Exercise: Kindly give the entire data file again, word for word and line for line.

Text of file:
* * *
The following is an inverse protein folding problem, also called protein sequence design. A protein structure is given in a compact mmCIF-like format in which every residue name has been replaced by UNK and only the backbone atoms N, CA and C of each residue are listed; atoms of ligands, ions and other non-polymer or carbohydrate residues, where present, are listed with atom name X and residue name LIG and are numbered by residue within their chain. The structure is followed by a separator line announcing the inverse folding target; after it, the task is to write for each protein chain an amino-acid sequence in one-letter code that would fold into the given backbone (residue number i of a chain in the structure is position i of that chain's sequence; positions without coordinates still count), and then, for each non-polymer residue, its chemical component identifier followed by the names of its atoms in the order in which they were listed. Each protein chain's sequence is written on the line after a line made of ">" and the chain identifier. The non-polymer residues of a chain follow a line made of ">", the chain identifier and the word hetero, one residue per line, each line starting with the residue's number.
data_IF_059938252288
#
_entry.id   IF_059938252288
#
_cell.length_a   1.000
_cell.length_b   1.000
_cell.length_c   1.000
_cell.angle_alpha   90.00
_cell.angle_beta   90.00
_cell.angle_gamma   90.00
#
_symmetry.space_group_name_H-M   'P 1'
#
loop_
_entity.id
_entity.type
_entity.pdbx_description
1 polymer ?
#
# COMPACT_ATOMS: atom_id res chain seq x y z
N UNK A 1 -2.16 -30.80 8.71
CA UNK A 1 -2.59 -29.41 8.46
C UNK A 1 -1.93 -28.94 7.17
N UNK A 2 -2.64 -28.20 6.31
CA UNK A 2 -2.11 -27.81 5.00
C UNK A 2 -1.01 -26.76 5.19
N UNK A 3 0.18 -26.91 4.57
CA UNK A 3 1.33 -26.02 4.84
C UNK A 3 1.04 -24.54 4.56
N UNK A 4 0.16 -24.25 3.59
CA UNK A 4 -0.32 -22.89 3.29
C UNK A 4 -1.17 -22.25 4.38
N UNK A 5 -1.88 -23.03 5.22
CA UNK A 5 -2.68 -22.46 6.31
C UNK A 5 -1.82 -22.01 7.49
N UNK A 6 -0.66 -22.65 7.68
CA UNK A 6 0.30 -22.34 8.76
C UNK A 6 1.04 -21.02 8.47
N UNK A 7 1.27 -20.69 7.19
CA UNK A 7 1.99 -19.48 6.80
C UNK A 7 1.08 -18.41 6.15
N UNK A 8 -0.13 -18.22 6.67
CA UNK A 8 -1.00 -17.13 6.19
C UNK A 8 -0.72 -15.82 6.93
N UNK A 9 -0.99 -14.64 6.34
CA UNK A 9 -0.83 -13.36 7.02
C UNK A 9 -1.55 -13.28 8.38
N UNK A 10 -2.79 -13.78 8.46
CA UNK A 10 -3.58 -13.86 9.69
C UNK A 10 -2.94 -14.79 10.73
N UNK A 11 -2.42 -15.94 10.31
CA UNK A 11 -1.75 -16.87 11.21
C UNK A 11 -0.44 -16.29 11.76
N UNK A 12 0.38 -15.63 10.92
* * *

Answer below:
The following is an inverse protein folding problem, also called protein sequence design. A protein structure is given in a compact mmCIF-like format in which every residue name has been replaced by UNK and only the backbone atoms N, CA and C of each residue are listed; atoms of ligands, ions and other non-polymer or carbohydrate residues, where present, are listed with atom name X and residue name LIG and are numbered by residue within their chain. The structure is followed by a separator line announcing the inverse folding target; after it, the task is to write for each protein chain an amino-acid sequence in one-letter code that would fold into the given backbone (residue number i of a chain in the structure is position i of that chain's sequence; positions without coordinates still count), and then, for each non-polymer residue, its chemical component identifier followed by the names of its atoms in the order in which they were listed. Each protein chain's sequence is written on the line after a line made of ">" and the chain identifier. The non-polymer residues of a chain follow a line made of ">", the chain identifier and the word hetero, one residue per line, each line starting with the residue's number.
data_IF_059938252288
#
_entry.id   IF_059938252288
#
_cell.length_a   1.000
_cell.length_b   1.000
_cell.length_c   1.000
_cell.angle_alpha   90.00
_cell.angle_beta   90.00
_cell.angle_gamma   90.00
#
_symmetry.space_group_name_H-M   'P 1'
#
loop_
_entity.id
_entity.type
_entity.pdbx_description
1 polymer ?
#
# COMPACT_ATOMS: atom_id res chain seq x y z
N UNK A 1 -2.16 -30.80 8.71
CA UNK A 1 -2.59 -29.41 8.46
C UNK A 1 -1.93 -28.94 7.17
N UNK A 2 -2.64 -28.20 6.31
CA UNK A 2 -2.11 -27.81 5.00
C UNK A 2 -1.01 -26.76 5.19
N UNK A 3 0.18 -26.91 4.57
CA UNK A 3 1.33 -26.02 4.84
C UNK A 3 1.04 -24.54 4.56
N UNK A 4 0.16 -24.25 3.59
CA UNK A 4 -0.32 -22.89 3.29
C UNK A 4 -1.17 -22.25 4.38
N UNK A 5 -1.88 -23.03 5.22
CA UNK A 5 -2.68 -22.46 6.31
C UNK A 5 -1.82 -22.01 7.49
N UNK A 6 -0.66 -22.65 7.68
CA UNK A 6 0.30 -22.34 8.76
C UNK A 6 1.04 -21.02 8.47
N UNK A 7 1.27 -20.69 7.19
CA UNK A 7 1.99 -19.48 6.80
C UNK A 7 1.08 -18.41 6.15
N UNK A 8 -0.13 -18.22 6.67
CA UNK A 8 -1.00 -17.13 6.19
C UNK A 8 -0.72 -15.82 6.93
N UNK A 9 -0.99 -14.64 6.34
CA UNK A 9 -0.83 -13.36 7.02
C UNK A 9 -1.55 -13.28 8.38
N UNK A 10 -2.79 -13.78 8.46
CA UNK A 10 -3.58 -13.86 9.69
C UNK A 10 -2.94 -14.79 10.73
N UNK A 11 -2.42 -15.94 10.31
CA UNK A 11 -1.75 -16.87 11.21
C UNK A 11 -0.44 -16.29 11.76
N UNK A 12 0.38 -15.63 10.92